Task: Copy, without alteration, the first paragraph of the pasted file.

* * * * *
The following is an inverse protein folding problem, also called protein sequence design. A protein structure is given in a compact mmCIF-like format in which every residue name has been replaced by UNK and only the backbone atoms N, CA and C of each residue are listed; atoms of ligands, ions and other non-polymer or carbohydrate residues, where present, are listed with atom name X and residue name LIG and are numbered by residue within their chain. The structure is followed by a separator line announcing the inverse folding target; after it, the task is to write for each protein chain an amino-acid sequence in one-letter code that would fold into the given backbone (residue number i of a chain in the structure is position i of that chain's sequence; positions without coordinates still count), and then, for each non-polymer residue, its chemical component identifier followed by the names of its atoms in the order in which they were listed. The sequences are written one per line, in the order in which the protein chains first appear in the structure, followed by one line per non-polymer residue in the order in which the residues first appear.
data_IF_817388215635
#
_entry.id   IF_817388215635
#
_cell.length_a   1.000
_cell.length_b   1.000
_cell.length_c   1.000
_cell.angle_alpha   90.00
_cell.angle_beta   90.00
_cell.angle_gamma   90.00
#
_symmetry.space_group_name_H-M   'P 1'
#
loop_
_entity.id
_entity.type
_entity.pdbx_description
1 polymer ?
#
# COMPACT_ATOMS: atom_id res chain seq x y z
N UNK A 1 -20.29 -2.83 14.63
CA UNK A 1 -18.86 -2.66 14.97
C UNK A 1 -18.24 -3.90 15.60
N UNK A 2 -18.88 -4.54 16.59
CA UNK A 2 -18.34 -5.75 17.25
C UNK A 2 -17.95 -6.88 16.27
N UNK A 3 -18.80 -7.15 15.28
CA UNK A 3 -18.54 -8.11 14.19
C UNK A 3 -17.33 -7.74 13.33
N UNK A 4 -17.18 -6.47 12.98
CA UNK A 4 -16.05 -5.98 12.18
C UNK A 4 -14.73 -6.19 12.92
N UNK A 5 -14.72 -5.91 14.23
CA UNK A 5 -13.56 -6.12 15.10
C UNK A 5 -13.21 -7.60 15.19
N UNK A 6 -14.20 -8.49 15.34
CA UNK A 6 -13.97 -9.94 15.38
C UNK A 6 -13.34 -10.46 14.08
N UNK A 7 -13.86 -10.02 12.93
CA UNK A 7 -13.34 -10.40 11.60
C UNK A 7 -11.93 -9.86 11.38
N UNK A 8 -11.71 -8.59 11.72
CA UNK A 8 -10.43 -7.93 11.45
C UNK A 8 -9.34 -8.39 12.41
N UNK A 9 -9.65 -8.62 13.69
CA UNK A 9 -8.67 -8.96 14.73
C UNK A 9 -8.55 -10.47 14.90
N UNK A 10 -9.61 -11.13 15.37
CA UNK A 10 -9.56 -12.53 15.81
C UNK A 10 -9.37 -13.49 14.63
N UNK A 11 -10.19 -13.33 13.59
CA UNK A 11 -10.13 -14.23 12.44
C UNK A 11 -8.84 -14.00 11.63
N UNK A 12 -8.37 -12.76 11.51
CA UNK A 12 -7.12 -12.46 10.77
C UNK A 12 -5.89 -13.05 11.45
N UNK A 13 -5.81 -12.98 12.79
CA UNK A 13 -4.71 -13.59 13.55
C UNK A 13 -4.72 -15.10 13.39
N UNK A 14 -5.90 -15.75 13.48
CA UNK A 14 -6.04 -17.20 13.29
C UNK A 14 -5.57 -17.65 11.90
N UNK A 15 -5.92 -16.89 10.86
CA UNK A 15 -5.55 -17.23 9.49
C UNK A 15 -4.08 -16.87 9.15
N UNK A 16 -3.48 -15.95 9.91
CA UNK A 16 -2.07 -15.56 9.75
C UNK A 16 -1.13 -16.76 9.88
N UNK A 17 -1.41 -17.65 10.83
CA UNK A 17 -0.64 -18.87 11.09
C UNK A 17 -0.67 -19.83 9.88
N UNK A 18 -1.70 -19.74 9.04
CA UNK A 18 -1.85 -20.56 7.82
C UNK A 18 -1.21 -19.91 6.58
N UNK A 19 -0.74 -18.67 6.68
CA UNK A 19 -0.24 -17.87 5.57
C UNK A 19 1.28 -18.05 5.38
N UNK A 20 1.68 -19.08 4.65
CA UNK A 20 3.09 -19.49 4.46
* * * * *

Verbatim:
The following is an inverse protein folding problem, also called protein sequence design. A protein structure is given in a compact mmCIF-like format in which every residue name has been replaced by UNK and only the backbone atoms N, CA and C of each residue are listed; atoms of ligands, ions and other non-polymer or carbohydrate residues, where present, are listed with atom name X and residue name LIG and are numbered by residue within their chain. The structure is followed by a separator line announcing the inverse folding target; after it, the task is to write for each protein chain an amino-acid sequence in one-letter code that would fold into the given backbone (residue number i of a chain in the structure is position i of that chain's sequence; positions without coordinates still count), and then, for each non-polymer residue, its chemical component identifier followed by the names of its atoms in the order in which they were listed. The sequences are written one per line, in the order in which the protein chains first appear in the structure, followed by one line per non-polymer residue in the order in which the residues first appear.